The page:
Saturday, February 8, 2014

Šiauliai Cathedral of Saints Peter and Paul

The guidebooks say that the Šiauliai Cathedral of Saints Peter and Paul, one of Lithuania’s most important Renaissance-era monuments, dates from 1625, and that it was conceived as a house of worship that would also serve as a kind of fortress; this part of Europe was not readily Christianized.  The cathedral and accompanying campanile were built to last, and it’s a good thing, since the same guidebooks say that the city was levelled twice by the two world wars of the twentieth century.  We have been living in Šiauliai for a week now, but we had yet to go inside the cathedral until today.

Here is a brief sketch of the city’s history.  Siauliai appears for the first time in the historical record in 1236, but it was awarded city rights only in 1568.  A textile factory was established in the eighteenth century, followed by a tannery and brewery.  The city became an important trade center with the opening of the railway in the mid-nineteenth century.  Today, Šiauliai ranks as the fourth largest city in Lithuania.

One issue not addressed by the guidebooks is the status of the Cathedral of Saints Peter and Paul during the five decades of Soviet occupation.  But we learned today that it was the Polish pope—John Paul II—who established a diocese at Šiauliai Cathedral at about the same time that Šiauliai University was created out of the merger of a polytechnic institute and a pedagogical school:  1997.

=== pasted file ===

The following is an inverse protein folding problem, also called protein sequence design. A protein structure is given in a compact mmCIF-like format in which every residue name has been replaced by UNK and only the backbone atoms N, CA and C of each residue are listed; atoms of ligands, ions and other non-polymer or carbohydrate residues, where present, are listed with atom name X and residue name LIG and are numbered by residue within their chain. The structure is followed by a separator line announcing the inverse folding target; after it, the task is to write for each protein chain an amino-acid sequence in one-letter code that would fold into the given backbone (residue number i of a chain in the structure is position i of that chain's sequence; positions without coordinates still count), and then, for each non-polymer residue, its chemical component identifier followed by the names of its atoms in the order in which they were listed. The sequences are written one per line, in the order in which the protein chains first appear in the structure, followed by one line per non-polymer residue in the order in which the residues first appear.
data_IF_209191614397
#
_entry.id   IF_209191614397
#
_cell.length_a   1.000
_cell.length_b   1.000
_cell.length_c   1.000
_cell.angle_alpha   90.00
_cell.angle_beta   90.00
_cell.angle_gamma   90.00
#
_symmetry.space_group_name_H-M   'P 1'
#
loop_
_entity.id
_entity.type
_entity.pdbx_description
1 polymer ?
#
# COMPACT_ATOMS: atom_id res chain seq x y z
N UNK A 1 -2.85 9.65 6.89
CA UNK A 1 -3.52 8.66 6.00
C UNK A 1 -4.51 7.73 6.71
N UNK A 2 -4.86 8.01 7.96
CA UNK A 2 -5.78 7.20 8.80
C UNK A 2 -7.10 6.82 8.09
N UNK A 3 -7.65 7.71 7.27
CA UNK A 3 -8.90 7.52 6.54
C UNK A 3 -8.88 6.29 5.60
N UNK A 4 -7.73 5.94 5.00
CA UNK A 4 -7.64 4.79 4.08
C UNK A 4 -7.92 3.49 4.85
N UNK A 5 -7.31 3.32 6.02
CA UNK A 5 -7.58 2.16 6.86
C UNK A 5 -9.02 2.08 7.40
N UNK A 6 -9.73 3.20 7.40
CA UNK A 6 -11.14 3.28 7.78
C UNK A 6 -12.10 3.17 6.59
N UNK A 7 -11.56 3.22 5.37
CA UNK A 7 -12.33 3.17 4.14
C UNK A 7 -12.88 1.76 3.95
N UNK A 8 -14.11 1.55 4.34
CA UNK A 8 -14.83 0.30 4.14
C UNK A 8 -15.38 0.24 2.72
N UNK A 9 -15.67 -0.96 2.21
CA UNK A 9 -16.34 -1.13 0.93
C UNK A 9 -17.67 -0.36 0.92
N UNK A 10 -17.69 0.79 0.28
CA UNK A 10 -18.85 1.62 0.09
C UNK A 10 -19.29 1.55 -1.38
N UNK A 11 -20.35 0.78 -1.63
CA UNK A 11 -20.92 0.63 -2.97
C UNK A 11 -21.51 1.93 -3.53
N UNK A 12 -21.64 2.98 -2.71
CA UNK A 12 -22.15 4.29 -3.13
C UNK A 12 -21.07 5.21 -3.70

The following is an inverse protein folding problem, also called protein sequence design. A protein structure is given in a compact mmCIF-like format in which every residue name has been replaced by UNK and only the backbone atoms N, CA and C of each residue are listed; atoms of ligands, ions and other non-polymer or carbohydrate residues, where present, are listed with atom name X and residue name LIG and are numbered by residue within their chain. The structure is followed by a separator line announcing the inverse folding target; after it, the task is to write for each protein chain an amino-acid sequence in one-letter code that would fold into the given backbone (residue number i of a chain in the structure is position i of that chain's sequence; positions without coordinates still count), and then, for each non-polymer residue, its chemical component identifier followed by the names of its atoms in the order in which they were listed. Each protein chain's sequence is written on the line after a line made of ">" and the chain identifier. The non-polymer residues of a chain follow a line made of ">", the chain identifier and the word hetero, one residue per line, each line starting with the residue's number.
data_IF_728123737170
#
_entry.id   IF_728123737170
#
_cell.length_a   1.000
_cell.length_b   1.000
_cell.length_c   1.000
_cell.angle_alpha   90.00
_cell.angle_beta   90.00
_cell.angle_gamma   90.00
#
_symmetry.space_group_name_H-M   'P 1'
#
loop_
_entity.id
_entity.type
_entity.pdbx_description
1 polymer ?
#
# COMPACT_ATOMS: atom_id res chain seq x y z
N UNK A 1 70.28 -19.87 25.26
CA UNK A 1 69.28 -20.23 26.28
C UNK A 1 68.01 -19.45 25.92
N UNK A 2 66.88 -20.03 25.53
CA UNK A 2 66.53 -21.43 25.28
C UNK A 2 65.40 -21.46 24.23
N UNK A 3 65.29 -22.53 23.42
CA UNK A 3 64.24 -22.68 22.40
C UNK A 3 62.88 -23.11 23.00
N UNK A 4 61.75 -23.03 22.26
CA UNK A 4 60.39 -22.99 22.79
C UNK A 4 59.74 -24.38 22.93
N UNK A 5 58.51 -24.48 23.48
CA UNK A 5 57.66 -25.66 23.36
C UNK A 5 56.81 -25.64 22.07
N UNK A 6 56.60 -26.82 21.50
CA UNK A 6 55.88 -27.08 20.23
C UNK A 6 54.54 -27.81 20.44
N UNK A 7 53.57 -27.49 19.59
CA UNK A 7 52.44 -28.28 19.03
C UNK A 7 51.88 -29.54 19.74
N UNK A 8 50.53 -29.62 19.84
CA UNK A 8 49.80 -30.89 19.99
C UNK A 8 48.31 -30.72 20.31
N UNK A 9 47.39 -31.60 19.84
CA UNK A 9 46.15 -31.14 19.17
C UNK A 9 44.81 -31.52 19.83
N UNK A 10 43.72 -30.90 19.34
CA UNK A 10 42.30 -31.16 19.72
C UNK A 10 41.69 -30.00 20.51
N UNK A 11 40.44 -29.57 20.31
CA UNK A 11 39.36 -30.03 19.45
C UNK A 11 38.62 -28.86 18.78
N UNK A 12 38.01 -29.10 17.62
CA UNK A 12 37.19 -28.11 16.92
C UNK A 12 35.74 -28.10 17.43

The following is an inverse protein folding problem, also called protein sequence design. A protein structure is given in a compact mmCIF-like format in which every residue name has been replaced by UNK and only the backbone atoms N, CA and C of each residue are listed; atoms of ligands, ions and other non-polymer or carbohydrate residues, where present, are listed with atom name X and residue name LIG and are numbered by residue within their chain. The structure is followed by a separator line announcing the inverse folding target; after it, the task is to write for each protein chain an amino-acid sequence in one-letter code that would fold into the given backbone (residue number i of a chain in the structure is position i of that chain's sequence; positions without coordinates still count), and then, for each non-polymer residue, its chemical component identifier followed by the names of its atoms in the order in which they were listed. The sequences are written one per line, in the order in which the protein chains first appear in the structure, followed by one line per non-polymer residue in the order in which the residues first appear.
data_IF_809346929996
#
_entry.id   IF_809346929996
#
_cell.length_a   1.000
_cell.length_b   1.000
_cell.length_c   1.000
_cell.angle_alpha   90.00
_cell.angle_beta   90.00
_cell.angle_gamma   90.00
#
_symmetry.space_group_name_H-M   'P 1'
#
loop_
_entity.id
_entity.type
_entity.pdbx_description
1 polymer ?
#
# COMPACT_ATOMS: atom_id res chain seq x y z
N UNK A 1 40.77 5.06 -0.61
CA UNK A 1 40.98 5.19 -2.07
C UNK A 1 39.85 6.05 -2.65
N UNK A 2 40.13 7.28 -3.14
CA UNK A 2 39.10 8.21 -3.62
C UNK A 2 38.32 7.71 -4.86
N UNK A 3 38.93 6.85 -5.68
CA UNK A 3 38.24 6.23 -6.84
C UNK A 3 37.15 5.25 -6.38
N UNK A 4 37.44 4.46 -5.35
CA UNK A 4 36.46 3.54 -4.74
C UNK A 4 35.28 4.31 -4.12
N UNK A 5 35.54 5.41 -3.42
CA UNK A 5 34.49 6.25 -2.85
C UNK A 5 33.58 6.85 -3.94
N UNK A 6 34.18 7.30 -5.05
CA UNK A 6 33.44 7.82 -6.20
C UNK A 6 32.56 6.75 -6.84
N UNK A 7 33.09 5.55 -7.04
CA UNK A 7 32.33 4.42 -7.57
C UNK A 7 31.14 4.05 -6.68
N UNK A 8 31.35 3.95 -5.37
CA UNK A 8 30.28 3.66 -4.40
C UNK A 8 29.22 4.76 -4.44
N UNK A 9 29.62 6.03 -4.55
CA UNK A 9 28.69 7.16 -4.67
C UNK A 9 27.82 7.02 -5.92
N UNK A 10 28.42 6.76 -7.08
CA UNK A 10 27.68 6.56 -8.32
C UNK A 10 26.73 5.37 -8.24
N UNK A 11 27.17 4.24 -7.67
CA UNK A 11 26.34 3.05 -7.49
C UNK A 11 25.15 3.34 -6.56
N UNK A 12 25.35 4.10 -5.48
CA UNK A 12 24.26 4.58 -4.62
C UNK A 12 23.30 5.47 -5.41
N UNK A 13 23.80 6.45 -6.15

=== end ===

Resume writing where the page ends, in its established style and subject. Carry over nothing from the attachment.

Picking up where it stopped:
1. With all those years of Soviet occupation, what appears to be the degree of health for the Catholic Church in town?

  2. Any sign of an Episcopal or Anglican church in town?

  3. No evidence of Anglicans or Episcolopians here. The Roman Catholic Church appears to be very strong, still fending off a serious challenge by basketball. Hard to say what's left of the Soviet era. Meredith, we're still enjoying your Espresso Pillows.

    1. Basketball must be a point of great pride. Lithuanians propped up the Soviet basketball team for years. Why is such a small country a medal caliber performer?

  4. It is curious that Lithuania has been an island of Roman Catholicism since the Reformation in an otherwise solidly Lutheran Balticum, from Finland & Estonia, to northern Germany and Scandinavia.

  5. Thanks, David. I've read that the Lithuanians are very cautious when it comes to change, which may help to explain why, of the many Indo-European languages, theirs is the one that bears the best resemblance to Sanscrit. As for the basketball prowess, Michael, who knows?